e-mail privacy laws: You want privacy? Too Bad! Now Politicians get it!

It took a shakedown, it took a threat, take their privacy away and “now” they see the light! Doesn’t matter what is happening to us the 99% until the 1% are effected by it. And Microsoft was happy to let the 99% twist in the wind until politicians put pressure on Microsoft to hand over the “files”. Only after that do we the 99% get any privacy that we all deserved in the first place from the bad actors above!
Checking email from the beach, Washington?
“Checking email from the beach, Washington?” Microsoft says in the ad, which refers vacationers to a website it set up about the case. “Then you may be just as concerned as most Americans about who has access to your emails saved in the cloud.”
Starting Wednesday, the software giant is running full-page ads in the newspapers of a number of popular beach spots frequented by Washingtonians to make the case for why the company should not have to turn over emails stored on a foreign server. The ads are running in weekly newspapers in Rehoboth Beach, Del., Martha’s Vineyard and North Carolina’s Outer Banks.
The company noted that 83 percent of people in a recent poll it commissioned thought that the same protections should apply to information stored digitally as on paper.
“Microsoft believes you own your emails no matter where they are stored,” it said. “That’s why we’ve gone to court to ask the government to follow long-established, internationally agreed upon processes to obtain emails rather than forcing technology companies to turn them over.”
A federal judge recently ruled against the software company, though Microsoft has pledged to appeal.
Other major tech firms including Apple, Verizon and AT&T have signed on in support of Microsoft, as has the digital rights organization Electronic Frontier Foundation.
The ad comes in response to a federal judgement in which Microsoft was ordered to share the private email data of users with investigators as part of a criminal case.
Microsoft has been pushing for new privacy rules ever since a federal judge this summer ordered the company to turn over a customer’s e-mails from an overseas server to U.S. law enforcement. Microsoft and several privacy advocates argued that doing so would set a dangerous precedent that would allow the U.S. government to order firms to give up content regardless of where the data are stored.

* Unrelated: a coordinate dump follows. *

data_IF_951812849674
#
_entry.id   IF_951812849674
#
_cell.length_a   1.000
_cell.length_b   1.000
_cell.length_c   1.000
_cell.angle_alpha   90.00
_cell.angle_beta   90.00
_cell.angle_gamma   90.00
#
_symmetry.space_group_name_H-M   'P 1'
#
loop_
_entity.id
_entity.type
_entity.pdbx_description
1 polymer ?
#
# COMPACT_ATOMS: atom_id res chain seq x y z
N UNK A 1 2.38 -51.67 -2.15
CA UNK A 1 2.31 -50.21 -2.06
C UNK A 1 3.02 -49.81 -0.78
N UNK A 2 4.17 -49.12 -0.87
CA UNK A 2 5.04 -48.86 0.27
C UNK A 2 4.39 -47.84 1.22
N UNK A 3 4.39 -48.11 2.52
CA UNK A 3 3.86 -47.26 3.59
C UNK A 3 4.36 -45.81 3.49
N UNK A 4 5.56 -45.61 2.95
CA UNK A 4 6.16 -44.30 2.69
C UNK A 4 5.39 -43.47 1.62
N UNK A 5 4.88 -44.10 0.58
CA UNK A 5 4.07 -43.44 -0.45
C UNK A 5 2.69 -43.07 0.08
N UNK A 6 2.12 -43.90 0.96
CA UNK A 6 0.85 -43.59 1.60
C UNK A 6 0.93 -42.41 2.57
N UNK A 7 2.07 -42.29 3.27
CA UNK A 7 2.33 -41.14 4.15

Your government  has an interest in gaining access to communications stored overseas without having to rely solely on cooperation from foreign law enforcement. Currently your email is treated as a company’s business records – Imagine That! My email is MINE!
Microsoft is squaring off against the Justice Department in a case that could have drastic ramifications for the protections on people’s data. Not to mention their bottom line. If microsoft can’t protect your privacy then what business around the world is going to want to do business with microsoft software <THINK CHINA>
legal protections for emails and documents stored in data centers abroad, turning the issue into a landmark battle over digital privacy is only about their 1% bottom line.
Who is going to want to do business with Microsoft products?
Microsoft challenged the warrant, claiming that the U.S. government does not have any authority to go after information stored in Ireland, without permission from the local government. Instead, Microsoft argues that the U.S. needs to go through a treaty process that allows it to get evidence from foreign countries.
Repairing the public’s trust? I don’t think so!!
After more than a year of disclosures from our hero  Edward Snowden caused many to be wary of American tech products, and learning about the conflicting laws between different nations this is about microsoft losing market share as well. The European Union, for instance, which has taken a much stronger approach to privacy, might take issue with a company that shuttled data stored abroad back to the U.S. government.
Judge Loretta Preska agreed with the government that the question came down to who controls the data, not where it is stored. Preska also ruled that personal emails are considered a “business record” under the law.
Someone better take Loretta to school it’s 2014.
1986 Electronic Communications Privacy Act outlines rules for protecting digital information under the constitutional right to privacy, but does not provide a clear legal framework for dealing with the data stored on servers outside of U.S. territory, since the concept of multinational data centers.